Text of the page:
Doubtless, President Donald Trump and Director of National Intelligence Dan Coats don’t find it easy to understand each other.
Trump sees the world as part circus, part cage match.
He craves attention and considers every moment he’s not in the spotlight a moment wasted. He believes doing research or even paying attention to briefings is for losers. He doesn’t pay much attention to what he says or what he promises because he sees pledges and commitments as commodities, things to be traded or discarded as his needs or interests dictate. That’s why he’s been married three times and in and out of more beds than he likely can remember.
Coats is a different animal altogether.
The former Republican U.S. senator from Indiana doesn’t much care for journalists and the public focus they drag along with them. He’s a grind, a guy who always does his homework and makes it clear to his staff that he doesn’t like to be surprised by undiscovered or undisclosed information. He’s careful with his words because he expects to be held to account for what he says. He’s been married to same woman for more than 50 years.
Donald Trump and Dan Coats don’t just have different world views.
They might as well live on different planets.
Maybe even different solar systems.
(If the president ever took an astronomy class, he probably was disappointed to learn that the planets revolve around the sun, not him.)
Given all this, it isn’t surprising that Trump and Coats weren’t on the same page in recent days.
Coats told Congress that North Korea likely won’t ever give up its nuclear weapons.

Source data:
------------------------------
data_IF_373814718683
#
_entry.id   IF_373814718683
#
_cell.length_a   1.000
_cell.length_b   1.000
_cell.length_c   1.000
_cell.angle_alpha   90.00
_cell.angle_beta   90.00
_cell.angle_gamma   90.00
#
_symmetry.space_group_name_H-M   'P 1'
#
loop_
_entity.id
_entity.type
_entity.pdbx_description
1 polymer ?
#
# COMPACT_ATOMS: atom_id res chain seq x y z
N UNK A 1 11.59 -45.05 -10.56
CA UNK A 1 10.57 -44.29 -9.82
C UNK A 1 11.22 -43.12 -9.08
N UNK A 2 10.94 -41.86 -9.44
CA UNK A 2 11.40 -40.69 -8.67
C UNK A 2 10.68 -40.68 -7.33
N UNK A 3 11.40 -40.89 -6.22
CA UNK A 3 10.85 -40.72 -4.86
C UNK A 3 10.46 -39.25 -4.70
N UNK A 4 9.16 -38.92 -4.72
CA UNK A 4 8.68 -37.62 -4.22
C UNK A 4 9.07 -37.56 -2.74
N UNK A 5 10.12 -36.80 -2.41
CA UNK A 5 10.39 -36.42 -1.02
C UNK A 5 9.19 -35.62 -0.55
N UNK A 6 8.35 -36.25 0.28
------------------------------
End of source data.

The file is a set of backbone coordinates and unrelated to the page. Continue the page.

Trump contradicted Coats soon after, tweeting that there is a “decent chance of Denuclearization.” He continued, “Progress being made — big difference.”
The president, who in the field of foreign affairs really does believe wishes are horses and beggars can ride, also took a shot at Central Intelligence Agency Director Gina Haspel. Haspel had the temerity to report that Iran was honoring the nuclear deal Trump has criticized.
“The Intelligence people seem to be extremely passive and naïve when it comes to the dangers or Iran. They are wrong!” the president tweeted.
“Perhaps Intelligence should go back to school!” Trump fulminated in conclusion.
Still later, the president suggested that journalists had led Coats and Haspel into misinterpreting their positions.
I don’t know Gina Haspel.
I do know Dan Coats.
The notion that he has looked at the North Korean situation in anything other than a clear-eyed fashion is laughable.
And the implication that anyone could get Coats to say something he didn’t wish to say is just flat ridiculous.
If there is anything that defines Dan Coats, it is discipline. He always thinks before he talks. He never uses two words when one will do. And he never, ever veers off message.
I remember traveling with Coats more than 25 years ago in 1992. He was running for re-election to the Senate at the same time his former boss, Vice President Dan Quayle, and President George H.W. Bush were about to lose their seats to the challenge from Democrats Bill Clinton and Al Gore.
It was the last weekend of the campaign. Speculation was heavy that Quayle would return to Indiana to run for governor as a launching pad for a future presidential run. My editors had directed me to get a comment from Coats about that possibility, one the paper wouldn’t use until after the election.
I explained that to Coats and asked him the question about Quayle’s future.
“Why would he run for governor if he’s serving as vice president?” Coats said.
I explained things again.
Coats smiled again.
“Why would he run for governor if he’s serving as vice president?” he said.
Round and round we went for long minutes.
Finally, he looked at me.
“Dan Quayle’s my friend. You’re not going to get me to say anything but what I’ve said,” Coats said.
I yielded the point.
I don’t agree with Dan Coats on many things. But he’s always been a straight shooter with me.
And that means that, if I have to choose whether to believe Donald Trump or Dan Coats about anything, I go with Coats.
JOHN KRULL is director of Franklin College’s Pulliam School of Journalism.